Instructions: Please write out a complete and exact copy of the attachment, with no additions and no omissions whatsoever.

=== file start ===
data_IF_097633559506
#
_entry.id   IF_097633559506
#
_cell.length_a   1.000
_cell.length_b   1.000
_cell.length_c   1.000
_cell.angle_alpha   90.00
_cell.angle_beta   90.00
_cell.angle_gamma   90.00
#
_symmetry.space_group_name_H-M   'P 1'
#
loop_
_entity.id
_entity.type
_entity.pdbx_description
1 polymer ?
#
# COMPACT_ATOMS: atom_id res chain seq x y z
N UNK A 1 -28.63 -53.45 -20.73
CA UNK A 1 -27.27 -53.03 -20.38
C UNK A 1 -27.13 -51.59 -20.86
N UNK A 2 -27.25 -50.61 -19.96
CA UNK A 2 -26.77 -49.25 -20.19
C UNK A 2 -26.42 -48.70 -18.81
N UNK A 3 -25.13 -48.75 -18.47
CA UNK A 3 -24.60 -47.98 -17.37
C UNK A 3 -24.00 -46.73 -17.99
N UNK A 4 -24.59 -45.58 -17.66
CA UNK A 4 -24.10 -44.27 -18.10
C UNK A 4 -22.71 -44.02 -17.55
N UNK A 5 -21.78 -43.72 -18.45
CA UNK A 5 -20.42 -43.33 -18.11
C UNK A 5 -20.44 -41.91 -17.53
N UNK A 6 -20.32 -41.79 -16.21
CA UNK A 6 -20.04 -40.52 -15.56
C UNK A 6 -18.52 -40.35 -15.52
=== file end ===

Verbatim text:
data_IF_097633559506
#
_entry.id   IF_097633559506
#
_cell.length_a   1.000
_cell.length_b   1.000
_cell.length_c   1.000
_cell.angle_alpha   90.00
_cell.angle_beta   90.00
_cell.angle_gamma   90.00
#
_symmetry.space_group_name_H-M   'P 1'
#
loop_
_entity.id
_entity.type
_entity.pdbx_description
1 polymer ?
#
# COMPACT_ATOMS: atom_id res chain seq x y z
N UNK A 1 -28.63 -53.45 -20.73
CA UNK A 1 -27.27 -53.03 -20.38
C UNK A 1 -27.13 -51.59 -20.86
N UNK A 2 -27.25 -50.61 -19.96
CA UNK A 2 -26.77 -49.25 -20.19
C UNK A 2 -26.42 -48.70 -18.81
N UNK A 3 -25.13 -48.75 -18.47
CA UNK A 3 -24.60 -47.98 -17.37
C UNK A 3 -24.00 -46.73 -17.99
N UNK A 4 -24.59 -45.58 -17.66
CA UNK A 4 -24.10 -44.27 -18.10
C UNK A 4 -22.71 -44.02 -17.55
N UNK A 5 -21.78 -43.72 -18.45
CA UNK A 5 -20.42 -43.33 -18.11
C UNK A 5 -20.44 -41.91 -17.53
N UNK A 6 -20.32 -41.79 -16.21
CA UNK A 6 -20.04 -40.52 -15.56
C UNK A 6 -18.52 -40.35 -15.52